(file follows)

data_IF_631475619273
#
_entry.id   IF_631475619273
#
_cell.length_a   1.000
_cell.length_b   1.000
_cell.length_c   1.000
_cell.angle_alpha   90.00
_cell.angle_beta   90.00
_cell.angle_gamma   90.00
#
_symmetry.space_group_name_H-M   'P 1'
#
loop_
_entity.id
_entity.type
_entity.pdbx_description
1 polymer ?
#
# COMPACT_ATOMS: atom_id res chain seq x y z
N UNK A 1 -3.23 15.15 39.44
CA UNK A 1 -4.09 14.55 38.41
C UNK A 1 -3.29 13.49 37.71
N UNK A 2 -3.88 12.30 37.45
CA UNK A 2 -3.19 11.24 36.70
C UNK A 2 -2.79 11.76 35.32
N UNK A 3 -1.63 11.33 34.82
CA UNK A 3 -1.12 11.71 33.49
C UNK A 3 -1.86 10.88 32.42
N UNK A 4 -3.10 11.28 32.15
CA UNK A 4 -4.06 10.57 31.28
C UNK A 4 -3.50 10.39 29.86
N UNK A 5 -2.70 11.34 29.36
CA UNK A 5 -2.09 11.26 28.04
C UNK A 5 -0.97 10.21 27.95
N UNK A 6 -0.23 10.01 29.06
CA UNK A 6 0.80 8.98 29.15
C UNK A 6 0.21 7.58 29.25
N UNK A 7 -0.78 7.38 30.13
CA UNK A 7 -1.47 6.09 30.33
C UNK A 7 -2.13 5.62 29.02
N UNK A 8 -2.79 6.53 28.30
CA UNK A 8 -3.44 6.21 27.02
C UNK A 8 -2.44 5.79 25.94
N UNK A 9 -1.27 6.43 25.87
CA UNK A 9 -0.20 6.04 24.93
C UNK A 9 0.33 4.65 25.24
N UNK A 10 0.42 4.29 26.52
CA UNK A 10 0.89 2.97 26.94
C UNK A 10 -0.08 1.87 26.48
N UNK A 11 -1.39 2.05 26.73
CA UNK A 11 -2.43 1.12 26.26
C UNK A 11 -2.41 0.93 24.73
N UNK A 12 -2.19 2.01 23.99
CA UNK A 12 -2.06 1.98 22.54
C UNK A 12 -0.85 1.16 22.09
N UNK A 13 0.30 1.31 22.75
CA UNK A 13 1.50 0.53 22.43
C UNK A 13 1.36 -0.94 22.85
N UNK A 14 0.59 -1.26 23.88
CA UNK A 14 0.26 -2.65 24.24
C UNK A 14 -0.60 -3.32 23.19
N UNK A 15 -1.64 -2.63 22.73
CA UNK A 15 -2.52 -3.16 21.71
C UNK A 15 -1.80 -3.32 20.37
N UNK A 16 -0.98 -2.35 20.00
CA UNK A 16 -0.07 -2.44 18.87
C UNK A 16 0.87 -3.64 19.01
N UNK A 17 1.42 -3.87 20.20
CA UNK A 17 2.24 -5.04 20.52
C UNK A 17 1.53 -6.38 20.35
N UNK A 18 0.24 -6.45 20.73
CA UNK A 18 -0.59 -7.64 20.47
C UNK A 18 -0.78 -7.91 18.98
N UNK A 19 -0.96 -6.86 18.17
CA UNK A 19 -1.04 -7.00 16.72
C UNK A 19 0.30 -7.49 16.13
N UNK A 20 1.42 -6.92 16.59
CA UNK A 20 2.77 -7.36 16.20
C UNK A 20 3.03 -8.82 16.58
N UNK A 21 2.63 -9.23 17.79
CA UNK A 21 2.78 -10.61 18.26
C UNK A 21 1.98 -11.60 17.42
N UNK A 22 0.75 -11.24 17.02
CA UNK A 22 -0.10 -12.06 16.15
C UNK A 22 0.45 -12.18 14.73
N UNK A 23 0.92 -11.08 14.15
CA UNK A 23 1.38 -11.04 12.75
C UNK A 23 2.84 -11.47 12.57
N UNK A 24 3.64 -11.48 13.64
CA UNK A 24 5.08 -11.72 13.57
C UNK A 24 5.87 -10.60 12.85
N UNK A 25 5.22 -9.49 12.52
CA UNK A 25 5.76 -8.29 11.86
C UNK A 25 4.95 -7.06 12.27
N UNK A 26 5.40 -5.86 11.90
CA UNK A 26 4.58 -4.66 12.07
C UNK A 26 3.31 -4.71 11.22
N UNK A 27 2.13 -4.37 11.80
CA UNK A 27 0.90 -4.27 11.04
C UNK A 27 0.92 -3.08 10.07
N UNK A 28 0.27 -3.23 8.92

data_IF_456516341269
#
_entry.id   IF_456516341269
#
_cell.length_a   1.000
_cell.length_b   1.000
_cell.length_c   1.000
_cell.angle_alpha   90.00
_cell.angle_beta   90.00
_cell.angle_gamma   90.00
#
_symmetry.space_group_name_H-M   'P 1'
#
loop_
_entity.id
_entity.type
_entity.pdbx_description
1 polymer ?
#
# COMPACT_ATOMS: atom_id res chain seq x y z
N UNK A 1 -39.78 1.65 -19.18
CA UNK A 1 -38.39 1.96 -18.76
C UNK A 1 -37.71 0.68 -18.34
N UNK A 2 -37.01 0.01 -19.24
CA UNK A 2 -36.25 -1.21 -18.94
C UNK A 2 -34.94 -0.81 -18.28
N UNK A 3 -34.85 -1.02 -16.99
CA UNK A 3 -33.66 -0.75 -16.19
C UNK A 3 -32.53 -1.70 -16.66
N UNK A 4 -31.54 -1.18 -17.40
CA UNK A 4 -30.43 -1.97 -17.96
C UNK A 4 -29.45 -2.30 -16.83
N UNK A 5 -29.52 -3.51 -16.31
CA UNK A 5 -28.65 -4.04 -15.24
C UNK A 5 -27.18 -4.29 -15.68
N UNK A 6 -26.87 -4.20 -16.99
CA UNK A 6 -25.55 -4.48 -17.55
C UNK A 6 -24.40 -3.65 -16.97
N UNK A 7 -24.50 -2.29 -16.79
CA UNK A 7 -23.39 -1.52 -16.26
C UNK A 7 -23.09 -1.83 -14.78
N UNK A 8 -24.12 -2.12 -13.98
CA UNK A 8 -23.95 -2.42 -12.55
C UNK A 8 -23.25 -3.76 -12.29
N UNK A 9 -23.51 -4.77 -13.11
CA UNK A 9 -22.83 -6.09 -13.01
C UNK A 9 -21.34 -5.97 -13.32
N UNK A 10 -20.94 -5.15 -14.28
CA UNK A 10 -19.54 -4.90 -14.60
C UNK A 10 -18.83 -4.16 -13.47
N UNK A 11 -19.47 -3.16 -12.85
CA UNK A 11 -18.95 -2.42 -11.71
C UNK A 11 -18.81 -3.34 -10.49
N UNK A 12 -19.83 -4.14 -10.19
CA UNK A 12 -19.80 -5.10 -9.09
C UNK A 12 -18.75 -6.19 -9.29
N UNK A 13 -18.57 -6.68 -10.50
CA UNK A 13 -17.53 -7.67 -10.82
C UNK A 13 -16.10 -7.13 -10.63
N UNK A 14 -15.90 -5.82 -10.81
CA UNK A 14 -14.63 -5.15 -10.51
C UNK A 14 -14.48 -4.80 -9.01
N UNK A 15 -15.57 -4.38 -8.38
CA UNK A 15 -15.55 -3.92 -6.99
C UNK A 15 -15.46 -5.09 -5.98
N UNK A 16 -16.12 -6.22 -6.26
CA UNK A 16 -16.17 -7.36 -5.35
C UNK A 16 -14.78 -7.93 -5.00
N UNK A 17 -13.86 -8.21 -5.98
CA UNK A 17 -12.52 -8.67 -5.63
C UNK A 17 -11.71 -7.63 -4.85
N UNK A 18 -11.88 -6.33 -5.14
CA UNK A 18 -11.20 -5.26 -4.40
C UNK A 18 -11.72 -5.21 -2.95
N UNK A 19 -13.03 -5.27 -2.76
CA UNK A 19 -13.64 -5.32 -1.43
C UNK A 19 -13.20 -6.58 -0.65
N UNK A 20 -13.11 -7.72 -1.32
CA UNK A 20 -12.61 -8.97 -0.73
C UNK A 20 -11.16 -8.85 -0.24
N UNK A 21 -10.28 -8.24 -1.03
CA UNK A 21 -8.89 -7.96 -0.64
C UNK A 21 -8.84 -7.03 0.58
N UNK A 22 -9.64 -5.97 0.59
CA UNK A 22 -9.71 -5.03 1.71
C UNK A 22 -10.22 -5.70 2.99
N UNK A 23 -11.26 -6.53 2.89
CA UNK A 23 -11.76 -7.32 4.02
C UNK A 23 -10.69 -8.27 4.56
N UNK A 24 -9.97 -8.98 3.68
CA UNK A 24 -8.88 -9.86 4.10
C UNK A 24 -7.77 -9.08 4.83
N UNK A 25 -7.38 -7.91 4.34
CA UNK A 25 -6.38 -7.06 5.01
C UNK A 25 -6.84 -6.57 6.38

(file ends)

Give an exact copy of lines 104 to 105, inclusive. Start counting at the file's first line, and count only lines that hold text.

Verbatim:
#
_entry.id   IF_456516341269